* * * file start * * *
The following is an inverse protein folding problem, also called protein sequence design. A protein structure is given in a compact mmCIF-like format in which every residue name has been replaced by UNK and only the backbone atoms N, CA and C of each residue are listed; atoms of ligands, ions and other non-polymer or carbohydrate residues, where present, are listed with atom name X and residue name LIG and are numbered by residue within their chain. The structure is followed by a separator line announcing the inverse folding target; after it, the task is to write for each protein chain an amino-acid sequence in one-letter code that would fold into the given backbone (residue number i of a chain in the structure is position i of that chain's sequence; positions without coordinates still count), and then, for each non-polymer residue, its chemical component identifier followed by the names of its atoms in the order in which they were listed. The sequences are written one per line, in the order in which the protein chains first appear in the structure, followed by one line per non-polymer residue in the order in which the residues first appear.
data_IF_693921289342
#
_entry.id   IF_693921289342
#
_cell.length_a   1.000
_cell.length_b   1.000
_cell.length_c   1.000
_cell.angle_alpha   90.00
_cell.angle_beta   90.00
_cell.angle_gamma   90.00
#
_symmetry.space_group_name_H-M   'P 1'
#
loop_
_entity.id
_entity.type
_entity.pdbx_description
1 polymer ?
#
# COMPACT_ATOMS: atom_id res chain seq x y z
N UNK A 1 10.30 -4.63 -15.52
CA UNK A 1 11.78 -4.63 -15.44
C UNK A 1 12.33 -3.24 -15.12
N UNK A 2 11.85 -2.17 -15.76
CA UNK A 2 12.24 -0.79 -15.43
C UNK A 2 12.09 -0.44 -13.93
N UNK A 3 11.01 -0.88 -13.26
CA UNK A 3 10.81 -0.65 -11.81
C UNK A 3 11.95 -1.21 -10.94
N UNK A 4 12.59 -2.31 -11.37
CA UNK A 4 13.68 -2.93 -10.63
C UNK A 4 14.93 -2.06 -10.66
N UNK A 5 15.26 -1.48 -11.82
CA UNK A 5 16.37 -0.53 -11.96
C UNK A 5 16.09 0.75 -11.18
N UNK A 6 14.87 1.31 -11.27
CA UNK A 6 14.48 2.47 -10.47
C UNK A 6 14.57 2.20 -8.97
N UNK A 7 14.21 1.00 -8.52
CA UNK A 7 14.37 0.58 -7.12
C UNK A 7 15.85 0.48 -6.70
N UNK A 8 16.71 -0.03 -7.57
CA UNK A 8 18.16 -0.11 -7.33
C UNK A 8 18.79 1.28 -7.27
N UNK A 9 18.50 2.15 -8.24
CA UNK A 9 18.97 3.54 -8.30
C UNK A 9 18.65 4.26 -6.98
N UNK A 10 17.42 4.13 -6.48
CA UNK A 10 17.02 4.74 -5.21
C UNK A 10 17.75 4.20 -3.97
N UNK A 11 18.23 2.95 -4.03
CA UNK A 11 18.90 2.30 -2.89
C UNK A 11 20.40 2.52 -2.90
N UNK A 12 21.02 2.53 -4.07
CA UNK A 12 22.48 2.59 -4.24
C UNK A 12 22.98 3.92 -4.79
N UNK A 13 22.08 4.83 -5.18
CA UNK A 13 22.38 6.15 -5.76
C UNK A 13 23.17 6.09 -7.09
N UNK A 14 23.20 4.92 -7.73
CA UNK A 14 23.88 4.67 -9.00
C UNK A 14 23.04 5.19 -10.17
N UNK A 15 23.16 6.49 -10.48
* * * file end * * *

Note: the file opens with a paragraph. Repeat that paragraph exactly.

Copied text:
The following is an inverse protein folding problem, also called protein sequence design. A protein structure is given in a compact mmCIF-like format in which every residue name has been replaced by UNK and only the backbone atoms N, CA and C of each residue are listed; atoms of ligands, ions and other non-polymer or carbohydrate residues, where present, are listed with atom name X and residue name LIG and are numbered by residue within their chain. The structure is followed by a separator line announcing the inverse folding target; after it, the task is to write for each protein chain an amino-acid sequence in one-letter code that would fold into the given backbone (residue number i of a chain in the structure is position i of that chain's sequence; positions without coordinates still count), and then, for each non-polymer residue, its chemical component identifier followed by the names of its atoms in the order in which they were listed. The sequences are written one per line, in the order in which the protein chains first appear in the structure, followed by one line per non-polymer residue in the order in which the residues first appear.